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E. A. WALLIS BUDGE, M.A., LITT.D., D.LITT., D.Lit.,
KEEPER OF THE EGYPTIAN AND ASSYRIAN ANTIQUITIES
IN THE BRITISH MUSEUM.
The Book of the Dead. In three Volumes. Vol. I. The Complete
Egyptian Texts printed in hieroglyphic type; Vol. II. Vocabulary ; Vol. III. Translation. Illustrated by three large 'coloured facsimiles of sections of papyri, and eighteen plates in black and white. Demy 8vo. Price of the complete work £ 2 10s. Vols. I. and II. (not sold separately) ts; Vol. III. (sold separately)
£1 5s. net The Book of the Dead. The papyrus of Ani, in the British
Museum. With translation and transliteration, and a series of introductory chapters on the religion of the ancient Egyptians.
4to. Half-morocco, £ I 1os. The Book of the Dead (Papyri of Hunefer, Anhai, Nu, Queen
Netchemet, Kerâsher, etc.). Folio. £2 10s.
lation. 3 Vols., 35. 60. each.
Vol. I. Egypt in the Neolithic and Archaic Periods.
full Index to the whole work.
Gates described and compared, and a full Index.
Demy 8vo. 155, net. The Dwellers on the Nile. 8vo. 35. The Sarcophagus of Ankhnesneferabra. On texts from the
sarcophagus of this Queen, with translations, vocabulary, etc.
4to. 75. 6d. The Mummy, or Chapters on Egyptian Archæology. 8vo.
125. 6d. Many illustrations. Catalogue of the Egyptian Antiquities in the Harrow School
Museum. 8vo. 35. Catalogue of the Egyptian Antiquities in the Fitzwilliam
Museum. Cambridge. 8vo. Ios. 6d. The Martyrdom and Miracles of St. George of Cappadocia. Coptic texts with English translation.
Ios. 6d. St. Michael the Archangel. Three Encomiums in the Coptic texts,
with translations. Imperial Svo. 155. net. The Earliest-known Coptic Psalter. The text in the dialect of
Upper Egypt, edited from the Unique Papyrus Codex Oriental 5000 in the British Museum. Imperial 8vo. 155.
The Edition is strictly limited to 350 copies.
LONDON: KEGAN PAUL, TRENCH, TRÜBNER & Co., Ltd.,
Paternoster House, Charing Cross Road.
Bakshish : Important Notice.
The following notice has been issued :
The attention of the Egyptian authorities has been frequently drawn, both by visitors and by residents in the country, to the evils resulting from the indiscriminate bestowal of “baķshish” to the inhabitants ot the Nile villages, and other places visited by tourists during the winter
The intention of the donors is no doubt kindly, but the practice-more especially in view of the yearly increase of visitors to Egypt-cannot fail to be detrimental to the moral sense and the social well-being of the poorer classes of the community. At the present time many of the poorer inhabitants of those towns on the Nile which are most visited by tourists live almost entirely on what they can obtain by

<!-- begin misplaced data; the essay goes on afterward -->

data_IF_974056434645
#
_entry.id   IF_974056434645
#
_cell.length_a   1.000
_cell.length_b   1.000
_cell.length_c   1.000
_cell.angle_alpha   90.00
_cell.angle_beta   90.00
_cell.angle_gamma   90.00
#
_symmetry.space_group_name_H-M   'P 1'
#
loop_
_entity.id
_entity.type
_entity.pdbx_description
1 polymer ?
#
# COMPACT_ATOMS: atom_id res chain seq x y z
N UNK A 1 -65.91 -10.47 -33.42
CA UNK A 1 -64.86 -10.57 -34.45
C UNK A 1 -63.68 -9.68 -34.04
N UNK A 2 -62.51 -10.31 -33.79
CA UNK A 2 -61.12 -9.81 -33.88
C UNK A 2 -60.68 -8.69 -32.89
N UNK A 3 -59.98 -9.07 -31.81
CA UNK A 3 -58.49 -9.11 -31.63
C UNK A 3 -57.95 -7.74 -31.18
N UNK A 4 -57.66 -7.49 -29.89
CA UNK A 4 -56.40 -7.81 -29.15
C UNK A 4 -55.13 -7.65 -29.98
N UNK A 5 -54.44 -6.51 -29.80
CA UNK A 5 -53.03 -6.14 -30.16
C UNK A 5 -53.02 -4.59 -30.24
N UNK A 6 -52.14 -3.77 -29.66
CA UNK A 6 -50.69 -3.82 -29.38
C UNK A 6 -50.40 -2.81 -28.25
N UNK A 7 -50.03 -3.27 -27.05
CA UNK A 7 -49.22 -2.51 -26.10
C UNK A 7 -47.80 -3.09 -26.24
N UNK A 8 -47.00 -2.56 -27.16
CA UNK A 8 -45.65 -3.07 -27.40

baķshish ” during the winter months ; the easy means thus offered of obtaining a small livelihood prevents their adopting any form of labour ; and children are brought up to regard the tourist season as the period during which they may, by clamorous begging, enable their parents and themselves to lead a life of idleness for the remainder of the year. The unhealthy tendency of such a system is obvious.
On the other hand, from the point of view of the Nile travellers themselves, the inconveniences of this universal mendicity are equally obvious, and, as time goes on, cannot fail to increase, unless some means are adopted for checking the practice.
It would be extremely difficult for the Government to devise an effective remedy for this state of things. The real remedy rests with the travellers themselves. If money were, in future, only bestowed in return for some actual service rendered, or in cases of evident and established distress, the present pernicious habit of begging would soon die out, to the advantage both of the people and of the visitors.
It is with this conviction that we venture to express a hope that our fellow-countrymen, when travelling in Egypt, will lend their aid to this important reform by abstaining from the distribution of money in response to mere demands for “baķshish," bestowing it only when the circumstances appear to them to warrant their generosity.
Tourists should especially abstain from throwing money from the decks of steamers on to the landing stages or on to the banks of the Nile for the purpose of witnessing the scramble for the coins ; such exhibitions are mischievous as well as degrading.
(Signed) CROMER, H.B.M.'s Minister Plenipotentiary,
Agent and Consul General. RUCKER JENISCH, Minister Pleni potentiary,
Ag.nt and Consul General for Germany. J. W. RIDDLE, Agent and Consul General for the
United States of America.